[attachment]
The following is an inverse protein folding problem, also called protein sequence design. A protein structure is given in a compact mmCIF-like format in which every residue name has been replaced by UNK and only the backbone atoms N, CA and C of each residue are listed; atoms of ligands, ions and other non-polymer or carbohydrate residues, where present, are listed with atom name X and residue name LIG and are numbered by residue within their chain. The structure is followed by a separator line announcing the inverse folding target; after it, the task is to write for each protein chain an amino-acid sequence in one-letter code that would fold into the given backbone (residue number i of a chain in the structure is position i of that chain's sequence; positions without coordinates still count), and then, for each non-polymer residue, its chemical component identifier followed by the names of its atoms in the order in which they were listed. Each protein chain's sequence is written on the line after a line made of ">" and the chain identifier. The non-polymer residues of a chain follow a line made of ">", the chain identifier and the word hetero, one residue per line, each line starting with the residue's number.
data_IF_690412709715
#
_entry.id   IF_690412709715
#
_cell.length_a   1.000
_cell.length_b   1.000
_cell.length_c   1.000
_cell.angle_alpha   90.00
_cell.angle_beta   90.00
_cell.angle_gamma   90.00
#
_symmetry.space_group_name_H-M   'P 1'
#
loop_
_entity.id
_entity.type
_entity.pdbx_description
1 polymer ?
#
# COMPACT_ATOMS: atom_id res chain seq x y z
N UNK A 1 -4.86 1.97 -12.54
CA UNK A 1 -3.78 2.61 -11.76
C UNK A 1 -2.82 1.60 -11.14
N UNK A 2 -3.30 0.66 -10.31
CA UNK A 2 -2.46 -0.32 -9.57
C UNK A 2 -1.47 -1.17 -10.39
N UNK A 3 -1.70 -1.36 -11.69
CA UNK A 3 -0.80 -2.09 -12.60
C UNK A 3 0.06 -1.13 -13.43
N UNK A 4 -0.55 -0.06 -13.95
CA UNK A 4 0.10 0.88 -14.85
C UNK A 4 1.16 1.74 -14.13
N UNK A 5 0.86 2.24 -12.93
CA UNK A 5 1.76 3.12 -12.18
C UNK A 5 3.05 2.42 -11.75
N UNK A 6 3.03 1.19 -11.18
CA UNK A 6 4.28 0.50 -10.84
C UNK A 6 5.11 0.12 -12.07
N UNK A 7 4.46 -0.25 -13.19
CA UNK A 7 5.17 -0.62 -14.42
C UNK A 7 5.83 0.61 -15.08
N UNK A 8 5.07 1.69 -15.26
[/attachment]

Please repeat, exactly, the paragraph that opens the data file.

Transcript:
The following is an inverse protein folding problem, also called protein sequence design. A protein structure is given in a compact mmCIF-like format in which every residue name has been replaced by UNK and only the backbone atoms N, CA and C of each residue are listed; atoms of ligands, ions and other non-polymer or carbohydrate residues, where present, are listed with atom name X and residue name LIG and are numbered by residue within their chain. The structure is followed by a separator line announcing the inverse folding target; after it, the task is to write for each protein chain an amino-acid sequence in one-letter code that would fold into the given backbone (residue number i of a chain in the structure is position i of that chain's sequence; positions without coordinates still count), and then, for each non-polymer residue, its chemical component identifier followed by the names of its atoms in the order in which they were listed. Each protein chain's sequence is written on the line after a line made of ">" and the chain identifier. The non-polymer residues of a chain follow a line made of ">", the chain identifier and the word hetero, one residue per line, each line starting with the residue's number.